Wales’ opening clash of the Autumn Nations Series was always going to be a tough one, facing New Zealand despite a host of injuries while players based outside Wales were also not available.
Matters were not helped by Alun Wyn Jones being forced off through injury in the first half with the Wales skipper departing after just 19 minutes on the day he surpassed Richie McCaw for the most caps for a country with his 149th.
Still, Wales were very much in contention despite Beauden Barrett’s early intercept try, Johnny Williams crossing just after the hour to make it 28-16 to the visitors.
From there, the Kiwis cut loose though, running in four more tries on their way to a 54-16 success.
A week later, the challenge did not get any easier as world champions South Africa came to Principality Stadium.
This was a much tighter affair though as Biggar’s boot helped Wales to a 12-9 half-time lead.
His sixth penalty put Wales back in front 18-15 but Malcolm Marx’s late try, and then an Elton Jantjies penalty with the final kick, ensured that the Springboks edged home 23-18 in the rain.
Wales rounded out the year with fixtures against Fiji and Australia, winning both after entertaining battles.
Ryan Elias crossed twice in the 38-23 win over Fiji, a game in which Wales trailed until the returning Alex Cuthbert crossed with 15 minutes to go. It was another game where Wales faced 14 men, Eroni Sau seeing red after 24 minutes for Fiji, whose skipper Waisea Nayacalevu grabbed two tries.
Last, but not least, came a win over Australia as another old favourite made an impact. It was Rhys Priestland’s last-gasp penalty that earned a 29-28 win over the Wallabies, for whom Rob Valetini was sent off after just 14 minutes.
Wales looked to be in control when Nick Tompkins’ try put them 23-13 ahead in the second half, but Australia roared back before Priestland snatched the win.
It is hard to look past Louis Rees-Zammit, who showed that there is no substitute for pace as he took the Guinness Six Nations by storm.
His four tries fired Wales to the title and while the autumn showed that there is still work to be done in some parts of his game, he already looks very comfortable at the highest level.
Elsewhere Wyn Jones established himself as not just first choice for his country but also a Lions Test starter at loosehead prop while George North thrived after his switch to the centres, only for a torn cruciate ligament to deny him a place on the Lions tour.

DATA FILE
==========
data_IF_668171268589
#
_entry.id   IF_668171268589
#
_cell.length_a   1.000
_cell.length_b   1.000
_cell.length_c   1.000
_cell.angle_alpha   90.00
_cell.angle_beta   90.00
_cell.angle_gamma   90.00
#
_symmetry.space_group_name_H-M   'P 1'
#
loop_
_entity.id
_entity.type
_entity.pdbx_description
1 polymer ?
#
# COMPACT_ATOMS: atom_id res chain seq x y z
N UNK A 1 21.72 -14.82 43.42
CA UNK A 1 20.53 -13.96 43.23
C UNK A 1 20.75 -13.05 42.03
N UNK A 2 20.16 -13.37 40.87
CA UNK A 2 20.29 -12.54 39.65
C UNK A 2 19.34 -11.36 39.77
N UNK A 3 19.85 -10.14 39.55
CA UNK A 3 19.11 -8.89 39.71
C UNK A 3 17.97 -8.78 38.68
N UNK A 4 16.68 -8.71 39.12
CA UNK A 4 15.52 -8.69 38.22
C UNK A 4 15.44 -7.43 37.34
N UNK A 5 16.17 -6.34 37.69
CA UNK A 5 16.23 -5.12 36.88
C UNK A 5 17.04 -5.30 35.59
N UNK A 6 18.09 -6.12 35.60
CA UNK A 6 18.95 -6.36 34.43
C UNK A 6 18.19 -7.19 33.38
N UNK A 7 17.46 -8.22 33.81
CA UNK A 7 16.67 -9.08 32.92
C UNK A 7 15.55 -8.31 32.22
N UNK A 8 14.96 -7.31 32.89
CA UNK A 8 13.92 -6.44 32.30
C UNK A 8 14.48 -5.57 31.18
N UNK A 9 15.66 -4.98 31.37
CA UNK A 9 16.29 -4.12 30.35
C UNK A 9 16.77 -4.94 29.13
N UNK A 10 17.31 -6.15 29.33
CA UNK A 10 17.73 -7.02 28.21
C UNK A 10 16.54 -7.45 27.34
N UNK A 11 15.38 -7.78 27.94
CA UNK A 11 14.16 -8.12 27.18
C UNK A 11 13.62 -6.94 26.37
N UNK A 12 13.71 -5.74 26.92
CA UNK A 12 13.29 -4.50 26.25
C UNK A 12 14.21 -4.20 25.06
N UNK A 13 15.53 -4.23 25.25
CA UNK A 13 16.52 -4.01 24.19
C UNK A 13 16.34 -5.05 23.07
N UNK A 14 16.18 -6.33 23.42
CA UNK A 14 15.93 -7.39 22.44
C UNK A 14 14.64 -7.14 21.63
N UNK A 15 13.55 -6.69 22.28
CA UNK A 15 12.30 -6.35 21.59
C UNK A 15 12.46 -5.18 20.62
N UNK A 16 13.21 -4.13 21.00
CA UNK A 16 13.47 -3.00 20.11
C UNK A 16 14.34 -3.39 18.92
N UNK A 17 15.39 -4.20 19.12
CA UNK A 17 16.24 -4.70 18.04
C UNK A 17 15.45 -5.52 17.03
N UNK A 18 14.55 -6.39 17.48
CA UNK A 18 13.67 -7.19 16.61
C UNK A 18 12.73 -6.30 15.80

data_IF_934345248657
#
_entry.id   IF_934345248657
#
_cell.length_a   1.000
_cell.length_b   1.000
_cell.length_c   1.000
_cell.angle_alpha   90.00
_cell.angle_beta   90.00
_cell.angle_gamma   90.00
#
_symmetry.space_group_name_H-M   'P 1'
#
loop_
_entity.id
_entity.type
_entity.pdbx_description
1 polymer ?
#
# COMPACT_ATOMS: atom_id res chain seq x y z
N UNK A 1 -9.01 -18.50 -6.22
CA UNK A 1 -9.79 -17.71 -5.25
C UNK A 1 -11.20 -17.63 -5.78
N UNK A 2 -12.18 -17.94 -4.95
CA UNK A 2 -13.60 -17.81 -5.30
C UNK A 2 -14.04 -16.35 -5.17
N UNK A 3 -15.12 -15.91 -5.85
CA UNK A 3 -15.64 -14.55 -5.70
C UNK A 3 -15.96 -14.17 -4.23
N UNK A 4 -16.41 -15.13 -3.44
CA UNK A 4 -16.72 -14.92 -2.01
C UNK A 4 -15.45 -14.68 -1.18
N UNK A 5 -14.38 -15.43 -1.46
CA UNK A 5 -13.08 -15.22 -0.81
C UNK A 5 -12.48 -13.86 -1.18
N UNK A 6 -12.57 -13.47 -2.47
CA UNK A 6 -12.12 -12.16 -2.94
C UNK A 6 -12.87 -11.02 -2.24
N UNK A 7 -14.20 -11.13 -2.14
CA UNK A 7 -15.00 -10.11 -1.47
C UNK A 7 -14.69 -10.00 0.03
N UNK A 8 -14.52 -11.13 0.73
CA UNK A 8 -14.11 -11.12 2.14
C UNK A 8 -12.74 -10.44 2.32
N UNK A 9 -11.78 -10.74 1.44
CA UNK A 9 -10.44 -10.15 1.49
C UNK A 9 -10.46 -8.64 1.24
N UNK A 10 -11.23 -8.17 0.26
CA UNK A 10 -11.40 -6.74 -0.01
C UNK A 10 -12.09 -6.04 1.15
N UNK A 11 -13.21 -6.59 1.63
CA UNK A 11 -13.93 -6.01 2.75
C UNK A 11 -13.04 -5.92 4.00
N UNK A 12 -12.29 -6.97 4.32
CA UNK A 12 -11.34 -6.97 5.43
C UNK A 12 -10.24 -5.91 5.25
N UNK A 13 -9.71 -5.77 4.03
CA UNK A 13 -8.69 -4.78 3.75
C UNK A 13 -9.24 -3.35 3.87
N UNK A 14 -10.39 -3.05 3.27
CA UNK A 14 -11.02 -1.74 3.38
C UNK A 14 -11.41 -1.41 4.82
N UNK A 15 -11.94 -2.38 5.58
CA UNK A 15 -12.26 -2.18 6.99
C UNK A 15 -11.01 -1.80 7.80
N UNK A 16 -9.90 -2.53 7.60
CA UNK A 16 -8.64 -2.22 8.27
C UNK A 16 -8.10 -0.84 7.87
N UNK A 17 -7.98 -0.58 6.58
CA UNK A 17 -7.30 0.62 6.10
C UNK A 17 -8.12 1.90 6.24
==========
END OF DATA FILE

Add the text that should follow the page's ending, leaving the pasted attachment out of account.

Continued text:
Of the other newcomers, Taine Basham was probably Wales’ best player in the Autumn Nations Series, while the returning Ellis Jenkins was also outstanding after three years out of Test rugby due to injury. It really is not an understatement to say that Wales have two entire Test-quality back rows at a bare minimum.
Last but not least, Adam Beard’s performances showed that there might be life after Alun Wyn Jones, the second row really stepping up and deservedly earning a Lions call-up when his skipper went down in the first game of the Tour (before somehow recovering to start all three Tests!).
All in all, it was a year of excitement with a Guinness Six Nations title thrown in and Pivac would surely have taken it if that had been on offer at the start of 2021.
The unbeaten showings from England, France and Ireland in the Autumn Nations Series would indicate that next year’s Championship will not be easy for Wales, particularly with trips to Twickenham and the Aviva Stadium.
But Pivac’s side showed that they can go toe-to-toe with the best and the depth in certain areas, notably the back row, is the envy of many.
It all begins with a trip to Dublin to take on Ireland. That will not be easy, as New Zealand found out this autumn, but if Wales can win there, then who knows what could happen.